Finally, if you want to "increase your chances," you can have the app send your chosen "friend" an anonymous text message (assuming you have your friend's phone number), asking them to download the app and hopefully rate you. In other news, this is an excellent way to prank your single friends — sorry guys!
Is Down any worse than Tinder? No, not really. But it's much more difficult to get in the "online dating" mood when you have to keep swiping past your boss, your extended family, and your old high school teachers.
Proximity-based dating apps are great for hooking up, but Mingleton (free) might take the "proximity" part a little too far. Mingleton is a Tinder-like dating app that matches you up with people who are in the same room as you — seriously, it looks for people who are "within up to 50 meters" from your location.
At first, this doesn't seem too bad. After all, if you're looking to get down with someone at a party, it's probably easier if they're, you know, at that party. Like Tinder, it's a mutual opt-in app that asks you to like people (ask them to "mingle"), and then it only connects you to people who also want to "mingle" with you.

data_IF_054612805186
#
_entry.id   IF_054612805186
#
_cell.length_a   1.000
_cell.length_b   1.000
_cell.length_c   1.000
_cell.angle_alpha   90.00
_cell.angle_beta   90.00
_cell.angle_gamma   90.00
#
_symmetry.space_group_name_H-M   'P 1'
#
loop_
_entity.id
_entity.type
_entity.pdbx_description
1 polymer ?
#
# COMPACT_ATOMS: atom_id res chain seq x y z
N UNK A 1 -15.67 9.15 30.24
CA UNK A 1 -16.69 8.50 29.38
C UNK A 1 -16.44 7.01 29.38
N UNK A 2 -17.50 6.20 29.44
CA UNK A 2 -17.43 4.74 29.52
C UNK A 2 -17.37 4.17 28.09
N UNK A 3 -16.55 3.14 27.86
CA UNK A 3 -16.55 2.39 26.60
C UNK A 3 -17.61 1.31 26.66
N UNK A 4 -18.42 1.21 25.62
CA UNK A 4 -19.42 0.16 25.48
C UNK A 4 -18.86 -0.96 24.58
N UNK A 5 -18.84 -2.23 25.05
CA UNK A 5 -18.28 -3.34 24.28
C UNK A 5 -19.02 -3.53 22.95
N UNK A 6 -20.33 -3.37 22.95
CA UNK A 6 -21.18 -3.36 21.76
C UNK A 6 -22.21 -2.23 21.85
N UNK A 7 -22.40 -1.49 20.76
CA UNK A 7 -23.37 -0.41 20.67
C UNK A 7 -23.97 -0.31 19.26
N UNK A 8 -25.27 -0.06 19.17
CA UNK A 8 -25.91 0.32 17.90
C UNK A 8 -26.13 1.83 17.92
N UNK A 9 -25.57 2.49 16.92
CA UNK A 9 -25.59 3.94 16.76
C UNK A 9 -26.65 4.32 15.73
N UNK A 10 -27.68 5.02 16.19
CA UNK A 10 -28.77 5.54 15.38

But while this concept of mutual opt-in works on Tinder — because if you don't want to mingle with someone on Tinder, you can just not ever meet them — it's not quite as easy in a Mingleton situation. It definitely sets the stage for potential stalking, since you can simply look around the room (or festival, or whatever) and see the person who has rejected your invitation. After all, they're within 50 meters of you — that's just more than half the length of a football field.
In other words, while Mingleton means well (the point, according to the creators, is to get people to do some IRL mingling), it's just super creepy and weird, and it probably makes for a lot of uncomfortable situations.
A slightly less-creepy, but still extra-close-proximity-based app is the newly launched Happn, which is sort of like Tinder mashed up with Craigslist's Missed Connections. Unlike Mingleton, Happn simply logs people as you cross paths with them, and then asks if you want to meet them later on, instead of logging people who are standing next to you.
Sign up for CIO Asia eNewsletters.